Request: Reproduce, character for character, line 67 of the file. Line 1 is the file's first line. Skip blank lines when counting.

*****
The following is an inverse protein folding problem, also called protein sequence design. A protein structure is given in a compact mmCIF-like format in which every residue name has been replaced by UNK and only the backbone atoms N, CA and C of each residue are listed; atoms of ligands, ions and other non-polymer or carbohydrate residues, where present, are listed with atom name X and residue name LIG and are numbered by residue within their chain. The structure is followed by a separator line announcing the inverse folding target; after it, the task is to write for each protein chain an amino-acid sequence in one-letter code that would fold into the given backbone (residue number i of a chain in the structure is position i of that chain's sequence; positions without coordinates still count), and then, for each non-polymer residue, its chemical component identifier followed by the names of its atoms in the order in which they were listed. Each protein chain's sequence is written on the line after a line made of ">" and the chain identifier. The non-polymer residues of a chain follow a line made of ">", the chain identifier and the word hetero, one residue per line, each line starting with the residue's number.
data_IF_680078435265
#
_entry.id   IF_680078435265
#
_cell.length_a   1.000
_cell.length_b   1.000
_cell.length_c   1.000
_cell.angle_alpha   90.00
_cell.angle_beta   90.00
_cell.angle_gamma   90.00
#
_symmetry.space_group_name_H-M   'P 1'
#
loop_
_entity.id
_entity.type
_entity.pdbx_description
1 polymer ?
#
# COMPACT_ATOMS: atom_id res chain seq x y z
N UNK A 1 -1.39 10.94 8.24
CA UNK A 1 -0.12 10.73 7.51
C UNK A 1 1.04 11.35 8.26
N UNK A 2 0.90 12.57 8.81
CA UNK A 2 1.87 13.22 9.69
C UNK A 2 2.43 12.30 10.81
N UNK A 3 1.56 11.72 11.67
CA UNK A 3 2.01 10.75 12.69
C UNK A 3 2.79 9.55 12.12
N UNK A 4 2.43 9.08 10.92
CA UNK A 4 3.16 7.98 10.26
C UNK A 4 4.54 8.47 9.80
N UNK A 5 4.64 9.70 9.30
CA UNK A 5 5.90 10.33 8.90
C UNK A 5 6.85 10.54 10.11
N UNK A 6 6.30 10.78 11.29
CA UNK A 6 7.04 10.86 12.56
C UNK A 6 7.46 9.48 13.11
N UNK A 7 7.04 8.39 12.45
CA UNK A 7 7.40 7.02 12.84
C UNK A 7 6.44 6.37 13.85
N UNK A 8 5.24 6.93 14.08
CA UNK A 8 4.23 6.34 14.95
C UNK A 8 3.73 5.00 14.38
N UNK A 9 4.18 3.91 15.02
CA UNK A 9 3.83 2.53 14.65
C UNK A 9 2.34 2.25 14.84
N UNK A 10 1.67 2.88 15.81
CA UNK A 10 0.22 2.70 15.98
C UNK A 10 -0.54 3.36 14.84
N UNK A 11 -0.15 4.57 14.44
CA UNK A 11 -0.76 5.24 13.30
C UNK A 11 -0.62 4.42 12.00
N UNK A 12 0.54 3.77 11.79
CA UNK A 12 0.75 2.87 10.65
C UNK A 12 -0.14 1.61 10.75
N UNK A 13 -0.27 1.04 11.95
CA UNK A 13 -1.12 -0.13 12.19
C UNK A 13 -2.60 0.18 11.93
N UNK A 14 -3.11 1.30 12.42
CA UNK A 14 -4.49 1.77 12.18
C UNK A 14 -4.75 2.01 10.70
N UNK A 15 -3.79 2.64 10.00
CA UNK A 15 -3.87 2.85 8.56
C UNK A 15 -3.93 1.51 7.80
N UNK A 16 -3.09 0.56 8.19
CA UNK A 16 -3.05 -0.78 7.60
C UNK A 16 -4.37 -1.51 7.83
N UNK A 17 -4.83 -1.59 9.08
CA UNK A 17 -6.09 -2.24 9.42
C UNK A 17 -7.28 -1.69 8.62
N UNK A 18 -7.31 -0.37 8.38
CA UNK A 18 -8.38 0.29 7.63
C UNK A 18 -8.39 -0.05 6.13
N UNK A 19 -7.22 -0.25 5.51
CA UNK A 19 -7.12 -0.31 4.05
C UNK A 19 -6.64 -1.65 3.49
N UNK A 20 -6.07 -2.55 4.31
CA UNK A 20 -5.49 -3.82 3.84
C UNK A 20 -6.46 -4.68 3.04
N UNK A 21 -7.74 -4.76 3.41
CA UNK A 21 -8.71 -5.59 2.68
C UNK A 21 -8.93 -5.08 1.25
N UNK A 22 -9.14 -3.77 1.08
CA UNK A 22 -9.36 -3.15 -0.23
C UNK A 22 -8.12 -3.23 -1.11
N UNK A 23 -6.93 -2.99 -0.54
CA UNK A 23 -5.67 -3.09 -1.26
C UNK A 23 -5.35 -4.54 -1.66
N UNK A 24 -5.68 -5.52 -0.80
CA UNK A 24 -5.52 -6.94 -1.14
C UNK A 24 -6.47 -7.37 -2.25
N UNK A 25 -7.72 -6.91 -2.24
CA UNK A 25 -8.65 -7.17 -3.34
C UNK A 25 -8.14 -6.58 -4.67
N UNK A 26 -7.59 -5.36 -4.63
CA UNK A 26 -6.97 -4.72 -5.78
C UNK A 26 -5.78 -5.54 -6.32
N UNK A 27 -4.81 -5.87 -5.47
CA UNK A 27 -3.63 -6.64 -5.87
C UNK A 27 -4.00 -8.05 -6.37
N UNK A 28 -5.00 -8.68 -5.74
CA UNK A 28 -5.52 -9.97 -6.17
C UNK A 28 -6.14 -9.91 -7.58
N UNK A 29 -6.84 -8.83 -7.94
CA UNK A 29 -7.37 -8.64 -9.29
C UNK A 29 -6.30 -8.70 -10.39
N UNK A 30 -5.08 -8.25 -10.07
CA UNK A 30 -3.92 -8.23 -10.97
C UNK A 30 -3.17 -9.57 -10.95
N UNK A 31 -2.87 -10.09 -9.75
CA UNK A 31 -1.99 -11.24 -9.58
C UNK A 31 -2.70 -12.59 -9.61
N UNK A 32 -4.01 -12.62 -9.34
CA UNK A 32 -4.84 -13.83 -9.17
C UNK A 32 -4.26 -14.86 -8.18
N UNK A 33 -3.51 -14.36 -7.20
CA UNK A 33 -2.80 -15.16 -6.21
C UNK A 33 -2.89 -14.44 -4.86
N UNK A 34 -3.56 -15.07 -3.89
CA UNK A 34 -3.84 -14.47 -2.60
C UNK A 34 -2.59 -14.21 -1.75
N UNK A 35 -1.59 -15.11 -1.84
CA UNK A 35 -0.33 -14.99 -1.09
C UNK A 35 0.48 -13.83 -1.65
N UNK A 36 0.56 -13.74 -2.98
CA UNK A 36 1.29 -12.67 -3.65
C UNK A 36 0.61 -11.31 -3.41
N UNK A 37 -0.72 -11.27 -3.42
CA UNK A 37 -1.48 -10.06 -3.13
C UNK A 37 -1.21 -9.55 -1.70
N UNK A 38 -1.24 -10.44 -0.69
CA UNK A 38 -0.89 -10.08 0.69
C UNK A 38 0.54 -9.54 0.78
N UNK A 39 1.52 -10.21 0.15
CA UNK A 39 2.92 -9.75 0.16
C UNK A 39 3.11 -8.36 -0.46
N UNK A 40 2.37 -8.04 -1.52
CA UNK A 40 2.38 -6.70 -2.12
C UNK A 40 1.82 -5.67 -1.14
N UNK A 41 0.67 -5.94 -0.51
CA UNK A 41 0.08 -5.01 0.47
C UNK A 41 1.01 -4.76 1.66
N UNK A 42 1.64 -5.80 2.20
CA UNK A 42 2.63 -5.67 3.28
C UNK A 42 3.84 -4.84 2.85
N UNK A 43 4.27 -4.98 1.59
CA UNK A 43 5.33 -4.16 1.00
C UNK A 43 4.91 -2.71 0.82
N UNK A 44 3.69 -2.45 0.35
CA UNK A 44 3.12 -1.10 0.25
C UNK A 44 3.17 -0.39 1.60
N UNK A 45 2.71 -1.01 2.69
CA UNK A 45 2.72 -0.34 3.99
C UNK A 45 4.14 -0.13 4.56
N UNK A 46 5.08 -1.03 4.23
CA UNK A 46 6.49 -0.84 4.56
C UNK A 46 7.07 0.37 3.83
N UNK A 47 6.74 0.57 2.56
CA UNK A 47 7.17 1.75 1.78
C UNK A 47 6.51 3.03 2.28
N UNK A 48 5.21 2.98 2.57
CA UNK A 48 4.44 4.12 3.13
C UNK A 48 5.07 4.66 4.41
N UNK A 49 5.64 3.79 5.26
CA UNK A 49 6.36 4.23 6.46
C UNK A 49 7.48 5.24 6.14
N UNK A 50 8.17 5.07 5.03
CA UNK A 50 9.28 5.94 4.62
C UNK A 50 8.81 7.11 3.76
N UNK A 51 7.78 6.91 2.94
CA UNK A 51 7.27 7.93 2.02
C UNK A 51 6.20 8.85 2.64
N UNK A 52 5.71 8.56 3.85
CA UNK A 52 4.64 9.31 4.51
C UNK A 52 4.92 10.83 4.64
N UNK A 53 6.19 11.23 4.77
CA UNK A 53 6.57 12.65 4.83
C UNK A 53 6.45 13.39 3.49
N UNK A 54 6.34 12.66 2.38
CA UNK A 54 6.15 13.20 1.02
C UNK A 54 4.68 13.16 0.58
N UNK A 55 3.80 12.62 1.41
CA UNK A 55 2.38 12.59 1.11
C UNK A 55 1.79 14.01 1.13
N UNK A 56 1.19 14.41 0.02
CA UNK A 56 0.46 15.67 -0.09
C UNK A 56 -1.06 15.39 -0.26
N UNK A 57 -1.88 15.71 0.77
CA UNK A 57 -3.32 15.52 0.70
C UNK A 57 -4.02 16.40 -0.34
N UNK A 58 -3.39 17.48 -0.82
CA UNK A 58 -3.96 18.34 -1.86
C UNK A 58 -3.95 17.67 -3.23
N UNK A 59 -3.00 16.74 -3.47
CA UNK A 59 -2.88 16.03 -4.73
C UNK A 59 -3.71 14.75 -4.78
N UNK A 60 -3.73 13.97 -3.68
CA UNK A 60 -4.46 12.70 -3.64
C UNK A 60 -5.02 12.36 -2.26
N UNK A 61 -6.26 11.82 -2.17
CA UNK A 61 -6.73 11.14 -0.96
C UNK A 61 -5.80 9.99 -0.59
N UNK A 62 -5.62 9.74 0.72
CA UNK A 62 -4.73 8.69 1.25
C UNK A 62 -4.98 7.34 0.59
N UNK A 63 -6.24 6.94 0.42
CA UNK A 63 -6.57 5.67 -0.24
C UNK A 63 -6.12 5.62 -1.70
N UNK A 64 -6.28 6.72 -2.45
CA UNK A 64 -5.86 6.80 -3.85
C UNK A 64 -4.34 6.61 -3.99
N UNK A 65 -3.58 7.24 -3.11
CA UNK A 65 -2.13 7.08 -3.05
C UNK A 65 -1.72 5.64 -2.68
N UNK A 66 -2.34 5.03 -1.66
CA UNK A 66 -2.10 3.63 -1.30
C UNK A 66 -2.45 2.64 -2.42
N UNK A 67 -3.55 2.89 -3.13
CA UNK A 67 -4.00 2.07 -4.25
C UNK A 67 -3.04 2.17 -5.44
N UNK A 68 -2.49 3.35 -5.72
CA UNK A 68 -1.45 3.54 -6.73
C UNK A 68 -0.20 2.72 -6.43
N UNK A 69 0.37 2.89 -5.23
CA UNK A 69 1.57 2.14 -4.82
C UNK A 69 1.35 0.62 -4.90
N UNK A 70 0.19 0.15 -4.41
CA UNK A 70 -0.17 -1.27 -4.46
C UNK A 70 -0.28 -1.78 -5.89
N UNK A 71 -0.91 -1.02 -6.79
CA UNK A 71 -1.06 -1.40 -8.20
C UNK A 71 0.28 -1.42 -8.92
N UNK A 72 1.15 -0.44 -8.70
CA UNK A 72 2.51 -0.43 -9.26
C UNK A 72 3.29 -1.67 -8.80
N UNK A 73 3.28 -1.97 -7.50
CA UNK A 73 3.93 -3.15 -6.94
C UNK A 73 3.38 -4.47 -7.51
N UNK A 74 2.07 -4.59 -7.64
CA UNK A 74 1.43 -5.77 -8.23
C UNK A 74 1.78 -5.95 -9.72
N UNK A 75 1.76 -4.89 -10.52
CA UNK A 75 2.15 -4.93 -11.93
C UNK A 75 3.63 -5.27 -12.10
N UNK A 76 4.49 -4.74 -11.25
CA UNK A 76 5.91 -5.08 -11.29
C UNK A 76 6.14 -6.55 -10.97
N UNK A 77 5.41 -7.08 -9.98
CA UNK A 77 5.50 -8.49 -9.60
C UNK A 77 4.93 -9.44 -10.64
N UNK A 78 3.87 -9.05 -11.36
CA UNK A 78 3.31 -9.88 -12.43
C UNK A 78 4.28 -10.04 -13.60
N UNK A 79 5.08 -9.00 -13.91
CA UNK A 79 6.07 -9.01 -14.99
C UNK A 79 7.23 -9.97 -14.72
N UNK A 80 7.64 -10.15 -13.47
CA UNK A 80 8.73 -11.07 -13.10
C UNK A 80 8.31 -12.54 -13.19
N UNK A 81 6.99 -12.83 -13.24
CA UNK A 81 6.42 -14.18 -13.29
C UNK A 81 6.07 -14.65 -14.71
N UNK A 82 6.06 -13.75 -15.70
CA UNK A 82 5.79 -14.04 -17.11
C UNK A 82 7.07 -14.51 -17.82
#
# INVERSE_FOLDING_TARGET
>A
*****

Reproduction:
N UNK A 16 -3.09 0.56 8.19